We performed molecular docking studies on glycitein and potential targets of colon cancer to verify the reliability of these targets. The pdb files of potential target proteins were downloaded from the Research Collaboratory for Structural Bioinformatics Protein Data Bank Protein Structure Database (https://www.rcsb.org/). Then, non-protein molecules and ligands were removed, and polar hydrogen was added and charged. From the PubChem Organic Small Molecule Biological Dynamic Database (https://pubchem.ncbi.nlm.nih.gov/), sdf files of the small molecule structure of glycitein were downloaded and then converted into mol2 format with OpenBabel software. Finally, SwissDock (http://www.swissdock.ch/docking), an online molecular docking tool, was utilized to perform interaction simulations between target proteins and glycitein.

Differential Expression Analysis of Colon Cancer-Related Genes and Small Molecule Drug Prediction

mRNA differential expression analysis based on the TCGA-COAD dataset showed that there were 2,064 DEGs (1,162 upregulated and 902 downregulated genes) in tumor tissues (Fig. 1). DEGs were input into the CMap database to predict small molecule compounds that may reverse colon cancer pathology by connectivity (online suppl. Table S1; for all online suppl. material, see www.karger.com/doi/10.1159/000527124). Among the significantly negatively correlated small molecule compounds, glycitein showed the potential of reversing colon cancer pathology.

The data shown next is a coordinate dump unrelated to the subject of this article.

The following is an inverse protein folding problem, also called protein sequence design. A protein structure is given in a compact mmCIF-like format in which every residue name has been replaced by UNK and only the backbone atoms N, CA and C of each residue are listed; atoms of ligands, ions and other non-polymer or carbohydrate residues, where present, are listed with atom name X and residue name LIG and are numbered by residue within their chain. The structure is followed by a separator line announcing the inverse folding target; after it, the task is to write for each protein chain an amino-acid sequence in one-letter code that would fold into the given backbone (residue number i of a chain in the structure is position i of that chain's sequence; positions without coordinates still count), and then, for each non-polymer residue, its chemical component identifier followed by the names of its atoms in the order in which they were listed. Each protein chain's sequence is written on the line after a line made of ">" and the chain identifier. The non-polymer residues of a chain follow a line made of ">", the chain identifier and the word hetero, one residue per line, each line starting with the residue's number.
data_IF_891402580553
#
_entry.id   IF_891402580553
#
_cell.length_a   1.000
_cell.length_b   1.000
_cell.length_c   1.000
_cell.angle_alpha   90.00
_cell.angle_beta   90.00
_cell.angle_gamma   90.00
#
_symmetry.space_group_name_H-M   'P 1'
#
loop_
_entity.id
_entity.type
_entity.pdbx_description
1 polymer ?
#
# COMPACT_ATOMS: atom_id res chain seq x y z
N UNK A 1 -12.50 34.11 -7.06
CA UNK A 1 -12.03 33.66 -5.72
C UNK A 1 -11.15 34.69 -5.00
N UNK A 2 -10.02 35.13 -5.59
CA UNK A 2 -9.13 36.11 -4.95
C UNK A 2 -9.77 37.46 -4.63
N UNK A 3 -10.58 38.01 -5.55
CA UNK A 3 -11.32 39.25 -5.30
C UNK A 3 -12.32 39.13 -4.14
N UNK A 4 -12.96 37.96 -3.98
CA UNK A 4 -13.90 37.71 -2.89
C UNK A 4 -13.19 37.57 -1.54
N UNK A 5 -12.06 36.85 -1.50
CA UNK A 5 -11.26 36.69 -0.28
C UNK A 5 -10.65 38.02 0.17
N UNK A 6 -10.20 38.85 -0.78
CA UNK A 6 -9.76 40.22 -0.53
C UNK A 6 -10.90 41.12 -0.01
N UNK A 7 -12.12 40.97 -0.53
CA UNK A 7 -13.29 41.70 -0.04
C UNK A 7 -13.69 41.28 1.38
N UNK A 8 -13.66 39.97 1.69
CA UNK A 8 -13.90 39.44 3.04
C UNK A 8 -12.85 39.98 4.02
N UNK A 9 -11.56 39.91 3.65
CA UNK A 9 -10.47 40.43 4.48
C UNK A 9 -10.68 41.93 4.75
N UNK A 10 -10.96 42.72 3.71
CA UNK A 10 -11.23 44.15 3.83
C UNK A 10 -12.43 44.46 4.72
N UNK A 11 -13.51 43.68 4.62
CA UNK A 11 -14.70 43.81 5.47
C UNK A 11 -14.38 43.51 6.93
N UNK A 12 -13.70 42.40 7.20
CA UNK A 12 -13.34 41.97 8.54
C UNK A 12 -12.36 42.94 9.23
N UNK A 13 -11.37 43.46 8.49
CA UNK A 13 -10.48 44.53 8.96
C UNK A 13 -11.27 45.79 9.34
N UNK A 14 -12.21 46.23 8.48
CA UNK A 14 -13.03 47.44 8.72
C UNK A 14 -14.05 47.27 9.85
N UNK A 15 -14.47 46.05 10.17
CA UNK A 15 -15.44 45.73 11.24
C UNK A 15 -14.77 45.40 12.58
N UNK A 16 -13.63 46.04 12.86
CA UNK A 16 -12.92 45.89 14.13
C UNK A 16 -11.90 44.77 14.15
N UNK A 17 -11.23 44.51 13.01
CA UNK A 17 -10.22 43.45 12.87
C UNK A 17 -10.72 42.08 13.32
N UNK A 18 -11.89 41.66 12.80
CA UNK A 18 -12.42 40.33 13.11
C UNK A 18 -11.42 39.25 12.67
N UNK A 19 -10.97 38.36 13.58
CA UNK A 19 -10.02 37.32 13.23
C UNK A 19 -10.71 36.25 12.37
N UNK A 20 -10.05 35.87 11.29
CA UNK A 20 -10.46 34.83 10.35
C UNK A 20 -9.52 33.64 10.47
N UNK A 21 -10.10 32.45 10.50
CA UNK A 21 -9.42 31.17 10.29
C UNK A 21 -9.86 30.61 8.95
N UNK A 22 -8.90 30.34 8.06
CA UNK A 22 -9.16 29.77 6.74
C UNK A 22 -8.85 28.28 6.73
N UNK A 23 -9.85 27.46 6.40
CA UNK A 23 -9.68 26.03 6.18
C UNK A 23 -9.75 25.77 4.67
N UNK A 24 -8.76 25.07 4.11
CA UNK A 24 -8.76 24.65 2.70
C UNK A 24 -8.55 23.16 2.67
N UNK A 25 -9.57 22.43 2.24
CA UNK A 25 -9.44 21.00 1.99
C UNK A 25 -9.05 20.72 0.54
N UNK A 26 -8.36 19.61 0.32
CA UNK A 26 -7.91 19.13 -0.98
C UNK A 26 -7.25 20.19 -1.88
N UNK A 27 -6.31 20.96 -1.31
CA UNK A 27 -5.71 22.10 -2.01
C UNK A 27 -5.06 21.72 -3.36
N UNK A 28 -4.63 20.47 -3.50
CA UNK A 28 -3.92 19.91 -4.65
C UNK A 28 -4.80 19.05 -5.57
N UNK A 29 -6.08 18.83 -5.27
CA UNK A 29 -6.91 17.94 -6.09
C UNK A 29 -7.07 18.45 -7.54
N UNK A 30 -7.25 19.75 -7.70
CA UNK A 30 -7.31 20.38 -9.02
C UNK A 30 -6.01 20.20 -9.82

Fig. 1.

Volcano plot of DEGs in colon cancer. Red represents significantly upregulated genes in colon cancer and blue represents significantly downregulated genes in colon cancer.

Fig. 1.

Volcano plot of DEGs in colon cancer. Red represents significantly upregulated genes in colon cancer and blue represents significantly downregulated genes in colon cancer.

Close modal

The PPI Networks of Targets of Glycitein and Colon Cancer-Related Genes

Through downloading targets of glycitein from the TCMSP database, 23 targets were obtained (online suppl. Table S2). To better understand the mechanism of glycitein-related colon cancer, 99 colon cancer-related genes were found through the MalaCards database (online suppl. Table S3). The PPI networks were constructed by inputting colon cancer-related genes and targets of glycitein into the STRING database (Fig. 2). The network included 105 nodes and 722 interaction lines.

Fig. 2.

PPI network diagram of targets of glycitein and colon cancer-related genes. Node color represents the number of protein associations. Line color represents the type of evidence for interactions, and line thickness represents the support strength of evidence between proteins.

Fig. 2.

PPI network diagram of targets of glycitein and colon cancer-related genes. Node color represents the number of protein associations. Line color represents the type of evidence for interactions, and line thickness represents the support strength of evidence between proteins.

Close modal

The Potential Targets and Key Genes of Glycitein Affecting Colon Cancer Are Mined by RWR